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Prison rodeo offers hope where it is lacking

Louisiana State Penitentiary hosts a popular, long-running prison rodeo, where inmates, many facing life sentences, compete for prizes and a bit of respect.

November 27, 2012|By Molly Hennessy-Fiske, Los Angeles Times
  • Inmate competitors are scattered by a charging bull during a round of Convict Poker, one of the events at the prison rodeo held twice a year at Louisiana State Penitentiary.
Inmate competitors are scattered by a charging bull during a round of Convict… (Sean Gardner, For the Los…)

ANGOLA, La. — In the middle of the rodeo arena, the four men could smell manure from the animal pens and cracklins and caramel corn from the stands as they steadied themselves in their plastic lawn chairs, spread their hands on the red card table in front of them and planted their feet in the mud.

They were bracing for the bull.

Once it was turned loose, the last one sitting in this game called Convict Poker would win.

They looked almost identical in their black helmets, protective vests and striped uniforms. The one known as Timmy Lo said a silent prayer. Juggernaut hoped his injured ankle wouldn't slow him down if he had to run for it. The man next to him, Tiger, wanted to reclaim the title. The last one, Bucket Head, longed to make his family proud.

Each wanted the $250 in prize money and the big belt buckle proclaiming the wearer champion. But as the crowd of 11,000 watched the four men as they competed at the country's longest-running prison rodeo, each wanted something more: a little bit of respect.

"All the stories they might have heard — 'These are animals!' When I'm in the arena, I'm not a demon with a pitchfork — I'm me," Todd "Tiger" Plaisance said as he unloaded horses in the cool sunshine before the gates opened one Sunday last month. He was wearing his championship Convict Poker belt buckle from 2010.

Louisiana State Penitentiary was once a plantation, Angola, named for the origin of its slaves. Inmates work the fields for 2 cents an hour at what is now the largest maximum-security prison in the country, an 18,000-acre compound about 50 miles north of Baton Rouge that's home to the state's death row and more than 6,200 other prisoners, many of them murderers, armed robbers and rapists (who aren't allowed at the rodeo).

Through sales of tickets, food and prisoner-made crafts, the rodeo, held twice a year, helps pay for the prison's educational reentry programs. This fall, it will generate about $2.5 million.

"It brings the taxpayers in to see they can really change people's lives," warden Burl Cain said. "Most places just lock and feed. Our greatest challenge is to give people hope who don't have hope — that's what this rodeo does."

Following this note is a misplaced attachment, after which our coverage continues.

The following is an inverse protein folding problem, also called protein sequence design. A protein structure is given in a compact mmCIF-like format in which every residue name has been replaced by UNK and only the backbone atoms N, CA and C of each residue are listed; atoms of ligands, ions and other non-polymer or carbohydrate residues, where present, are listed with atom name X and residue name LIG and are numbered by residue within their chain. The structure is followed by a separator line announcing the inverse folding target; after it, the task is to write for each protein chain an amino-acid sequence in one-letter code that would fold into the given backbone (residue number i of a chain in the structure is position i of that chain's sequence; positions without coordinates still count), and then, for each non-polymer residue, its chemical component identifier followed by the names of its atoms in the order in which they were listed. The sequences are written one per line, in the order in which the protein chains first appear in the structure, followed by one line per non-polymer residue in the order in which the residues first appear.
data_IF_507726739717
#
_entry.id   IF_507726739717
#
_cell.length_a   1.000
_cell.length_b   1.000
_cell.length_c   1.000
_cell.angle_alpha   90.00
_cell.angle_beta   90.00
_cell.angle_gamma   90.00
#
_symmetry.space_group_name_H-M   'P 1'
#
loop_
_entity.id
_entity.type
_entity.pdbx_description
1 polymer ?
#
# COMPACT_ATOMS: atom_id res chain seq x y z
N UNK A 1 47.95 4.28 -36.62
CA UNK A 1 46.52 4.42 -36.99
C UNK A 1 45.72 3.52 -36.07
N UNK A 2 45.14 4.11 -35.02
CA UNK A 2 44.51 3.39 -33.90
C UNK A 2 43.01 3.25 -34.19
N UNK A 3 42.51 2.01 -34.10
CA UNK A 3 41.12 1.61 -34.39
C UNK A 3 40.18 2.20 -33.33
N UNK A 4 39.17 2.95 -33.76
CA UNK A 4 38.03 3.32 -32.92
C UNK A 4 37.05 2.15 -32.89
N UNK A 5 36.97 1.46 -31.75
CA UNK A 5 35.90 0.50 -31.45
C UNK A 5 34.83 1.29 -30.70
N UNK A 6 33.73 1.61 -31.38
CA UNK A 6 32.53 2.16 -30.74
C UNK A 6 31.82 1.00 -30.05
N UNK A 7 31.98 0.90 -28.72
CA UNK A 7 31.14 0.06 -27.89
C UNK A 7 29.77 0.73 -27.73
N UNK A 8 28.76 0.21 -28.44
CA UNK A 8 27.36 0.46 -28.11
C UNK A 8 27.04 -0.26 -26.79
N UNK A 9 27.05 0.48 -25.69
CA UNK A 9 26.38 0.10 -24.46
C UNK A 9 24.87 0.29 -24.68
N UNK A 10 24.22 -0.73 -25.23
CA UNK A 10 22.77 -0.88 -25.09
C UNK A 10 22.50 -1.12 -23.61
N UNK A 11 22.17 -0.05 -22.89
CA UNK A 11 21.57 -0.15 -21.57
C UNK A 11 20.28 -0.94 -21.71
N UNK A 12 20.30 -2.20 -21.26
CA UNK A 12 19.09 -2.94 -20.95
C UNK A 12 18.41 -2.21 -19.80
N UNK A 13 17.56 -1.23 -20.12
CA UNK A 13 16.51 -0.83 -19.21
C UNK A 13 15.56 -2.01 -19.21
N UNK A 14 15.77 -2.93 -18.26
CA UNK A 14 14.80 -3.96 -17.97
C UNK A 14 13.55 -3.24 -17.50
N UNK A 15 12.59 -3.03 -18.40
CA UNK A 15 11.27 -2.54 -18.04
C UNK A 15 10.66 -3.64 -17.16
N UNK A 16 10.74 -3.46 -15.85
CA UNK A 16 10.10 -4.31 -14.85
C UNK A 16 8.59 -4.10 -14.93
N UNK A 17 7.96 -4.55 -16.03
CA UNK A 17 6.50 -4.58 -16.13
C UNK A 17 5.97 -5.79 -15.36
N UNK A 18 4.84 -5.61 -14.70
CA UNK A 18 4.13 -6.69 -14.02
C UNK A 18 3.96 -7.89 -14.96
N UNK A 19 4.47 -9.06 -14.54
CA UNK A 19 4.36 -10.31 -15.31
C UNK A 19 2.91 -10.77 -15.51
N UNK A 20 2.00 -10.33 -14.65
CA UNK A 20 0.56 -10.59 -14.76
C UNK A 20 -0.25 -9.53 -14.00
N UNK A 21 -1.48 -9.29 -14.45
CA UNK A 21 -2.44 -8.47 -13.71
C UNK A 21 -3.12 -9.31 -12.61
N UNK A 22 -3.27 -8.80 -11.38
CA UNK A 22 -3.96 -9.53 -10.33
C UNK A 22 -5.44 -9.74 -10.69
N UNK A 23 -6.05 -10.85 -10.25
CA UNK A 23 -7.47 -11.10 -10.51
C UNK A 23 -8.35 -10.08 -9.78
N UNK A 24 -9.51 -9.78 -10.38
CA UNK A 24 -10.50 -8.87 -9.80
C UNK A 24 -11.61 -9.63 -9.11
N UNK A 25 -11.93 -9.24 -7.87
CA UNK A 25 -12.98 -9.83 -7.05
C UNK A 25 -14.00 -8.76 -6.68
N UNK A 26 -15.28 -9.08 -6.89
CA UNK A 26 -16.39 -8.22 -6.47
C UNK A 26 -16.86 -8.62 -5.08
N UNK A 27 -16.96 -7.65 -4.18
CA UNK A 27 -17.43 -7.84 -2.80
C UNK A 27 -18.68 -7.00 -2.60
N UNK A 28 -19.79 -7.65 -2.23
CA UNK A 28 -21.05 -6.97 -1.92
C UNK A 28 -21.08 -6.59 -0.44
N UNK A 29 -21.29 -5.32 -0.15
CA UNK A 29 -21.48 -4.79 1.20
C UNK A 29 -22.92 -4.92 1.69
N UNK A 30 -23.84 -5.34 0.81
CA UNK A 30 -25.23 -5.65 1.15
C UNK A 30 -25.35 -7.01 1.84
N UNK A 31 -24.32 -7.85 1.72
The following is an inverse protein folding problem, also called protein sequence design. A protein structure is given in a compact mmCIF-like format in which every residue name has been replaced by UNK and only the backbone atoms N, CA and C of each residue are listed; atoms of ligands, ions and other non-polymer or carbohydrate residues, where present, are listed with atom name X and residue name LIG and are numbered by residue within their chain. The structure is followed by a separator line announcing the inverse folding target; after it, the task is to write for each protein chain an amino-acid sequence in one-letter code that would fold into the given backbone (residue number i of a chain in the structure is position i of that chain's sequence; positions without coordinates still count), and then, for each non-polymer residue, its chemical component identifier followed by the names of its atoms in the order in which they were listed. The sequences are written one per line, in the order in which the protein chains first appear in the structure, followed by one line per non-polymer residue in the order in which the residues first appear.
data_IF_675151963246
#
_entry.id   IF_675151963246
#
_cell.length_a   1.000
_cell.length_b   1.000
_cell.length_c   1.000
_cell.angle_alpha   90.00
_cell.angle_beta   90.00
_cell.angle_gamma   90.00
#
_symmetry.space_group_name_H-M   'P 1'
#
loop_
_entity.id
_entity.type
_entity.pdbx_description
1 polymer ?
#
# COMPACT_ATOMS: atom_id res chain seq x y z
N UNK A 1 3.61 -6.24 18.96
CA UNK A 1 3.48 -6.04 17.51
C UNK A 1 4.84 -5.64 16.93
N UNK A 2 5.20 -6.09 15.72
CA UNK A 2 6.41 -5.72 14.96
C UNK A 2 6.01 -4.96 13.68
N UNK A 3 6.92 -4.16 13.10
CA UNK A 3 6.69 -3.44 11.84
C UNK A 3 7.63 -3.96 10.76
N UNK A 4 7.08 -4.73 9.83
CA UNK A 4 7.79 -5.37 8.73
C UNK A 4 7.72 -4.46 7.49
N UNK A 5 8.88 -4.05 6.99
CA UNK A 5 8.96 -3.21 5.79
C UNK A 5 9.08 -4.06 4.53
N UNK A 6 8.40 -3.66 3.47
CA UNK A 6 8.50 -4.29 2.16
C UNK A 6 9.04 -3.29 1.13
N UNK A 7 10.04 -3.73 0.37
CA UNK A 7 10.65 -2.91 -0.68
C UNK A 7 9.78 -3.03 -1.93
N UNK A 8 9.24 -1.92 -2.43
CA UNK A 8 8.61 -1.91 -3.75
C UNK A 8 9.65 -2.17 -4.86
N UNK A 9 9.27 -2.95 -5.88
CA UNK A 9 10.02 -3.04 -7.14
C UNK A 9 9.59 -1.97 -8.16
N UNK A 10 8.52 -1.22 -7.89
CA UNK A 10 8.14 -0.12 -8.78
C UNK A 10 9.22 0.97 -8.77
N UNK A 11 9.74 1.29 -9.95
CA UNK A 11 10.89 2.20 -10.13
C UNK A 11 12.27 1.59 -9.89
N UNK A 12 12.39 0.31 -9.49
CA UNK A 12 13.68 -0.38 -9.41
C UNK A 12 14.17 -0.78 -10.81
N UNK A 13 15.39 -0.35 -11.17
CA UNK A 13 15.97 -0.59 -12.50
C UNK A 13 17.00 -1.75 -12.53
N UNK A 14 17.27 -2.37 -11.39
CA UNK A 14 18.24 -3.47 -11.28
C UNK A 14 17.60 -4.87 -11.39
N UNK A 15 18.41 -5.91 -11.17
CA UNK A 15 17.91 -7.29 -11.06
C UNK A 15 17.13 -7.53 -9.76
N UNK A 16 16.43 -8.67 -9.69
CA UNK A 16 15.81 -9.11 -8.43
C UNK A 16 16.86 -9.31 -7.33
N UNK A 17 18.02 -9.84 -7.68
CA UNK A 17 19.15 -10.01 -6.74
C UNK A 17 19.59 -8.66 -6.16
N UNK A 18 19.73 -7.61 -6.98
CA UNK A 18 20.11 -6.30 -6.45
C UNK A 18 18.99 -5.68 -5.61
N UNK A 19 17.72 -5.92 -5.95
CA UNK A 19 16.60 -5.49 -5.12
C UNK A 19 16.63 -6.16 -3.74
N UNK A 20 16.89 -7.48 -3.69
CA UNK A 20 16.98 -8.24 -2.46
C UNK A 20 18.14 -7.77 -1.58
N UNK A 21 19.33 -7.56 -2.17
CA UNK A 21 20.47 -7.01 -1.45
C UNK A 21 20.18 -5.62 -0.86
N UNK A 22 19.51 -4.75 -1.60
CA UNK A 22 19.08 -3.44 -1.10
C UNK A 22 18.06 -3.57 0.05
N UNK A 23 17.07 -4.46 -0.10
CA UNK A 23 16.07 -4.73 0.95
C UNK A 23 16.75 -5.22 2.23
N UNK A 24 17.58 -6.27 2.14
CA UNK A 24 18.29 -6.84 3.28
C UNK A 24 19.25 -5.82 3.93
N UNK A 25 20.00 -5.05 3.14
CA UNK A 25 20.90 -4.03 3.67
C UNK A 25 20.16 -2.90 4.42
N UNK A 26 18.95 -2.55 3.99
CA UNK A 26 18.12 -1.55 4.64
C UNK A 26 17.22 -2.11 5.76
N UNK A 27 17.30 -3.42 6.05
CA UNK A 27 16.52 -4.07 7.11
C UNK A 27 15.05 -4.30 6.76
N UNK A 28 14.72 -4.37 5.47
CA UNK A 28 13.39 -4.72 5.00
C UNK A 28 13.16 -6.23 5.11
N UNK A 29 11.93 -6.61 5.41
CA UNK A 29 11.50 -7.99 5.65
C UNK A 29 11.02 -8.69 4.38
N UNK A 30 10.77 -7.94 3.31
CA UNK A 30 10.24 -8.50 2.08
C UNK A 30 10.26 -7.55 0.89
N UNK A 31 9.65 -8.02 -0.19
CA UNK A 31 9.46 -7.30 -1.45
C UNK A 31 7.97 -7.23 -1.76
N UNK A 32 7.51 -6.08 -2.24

Hope is often in short supply at Angola. About 80% of prisoners don't receive visits, the warden said. About 95% of the inmates will die here, many buried in inmate-made wooden coffins in a potter's field on prison grounds.

But each April and October, they can be stars in what's billed as "The Wildest Show in the South." (Inmates often get injured, though no one has been killed.)

"Ladies and gentlemen," the announcer boomed, "you're going to see a lot of things here you won't see anywhere else."

There are conventional rodeo events, such as bull riding, but also competitions for those city boys who, though short on roping or riding skills, have plenty of nerve. In Guts & Glory, inmates try to snatch a red disc tied to the horns of the meanest, toughest 2,000-pound cross-bred bull available.

And then there's Convict Poker.

Travis "Bucket Head" Johnson, 33, said some inmates believed certain competitors were protected by an invisible force field, "like an aura." Johnson won Convict Poker in April, but thinks that had more to do with will than magic.

"You got to make up your mind how bad you want it," Johnson said.

He scanned the rodeo program.

"That's a tough table," Johnson said of his competition. "We're gonna let the bull decide who comes up a winner and who gets a little dirt in his shirt."

The winner of today's contest would advance to the finals a week later.

Some spectators said they sympathized with the men in the arena, even though they were unaware of their crimes: Timothy "Timmy Lo" Gay and Casey "Juggernaut" Weeks were doing time for armed robbery, Johnson and Plaisance for murder.

"I can't imagine those inmates sitting at that table how they feel, because my heart's pounding in the stands!" said office manager Teresa Kolder, 48.

Terri Johnson, 51, a hospital worker who brought her family, said: "It's more exciting because they're not professionals. I think they're crazy sitting there waiting for the bull to hit them."

Down in the arena, as Timmy Lo, Juggernaut, Tiger and Bucket Head waited their turn, the first four inmates took their seats at the red card table. An enormous black bull exploded from the chute and went straight for the men, tossing the table and its occupants like a house of cards.

No one was seriously injured.

"What do you think about Convict Poker?" the announcer shouted. The crowed erupted with cheers and applause.

Seats at the table are assigned. Weeks, 39, would have his back to the chute when the bull emerged — the most dangerous seat.

"It's not a skill — it's the luck of the draw," Plaisance said. "You just hope the bull don't knock you out of the chair. One time I felt the bull's breath on my neck, then I was up in the air."

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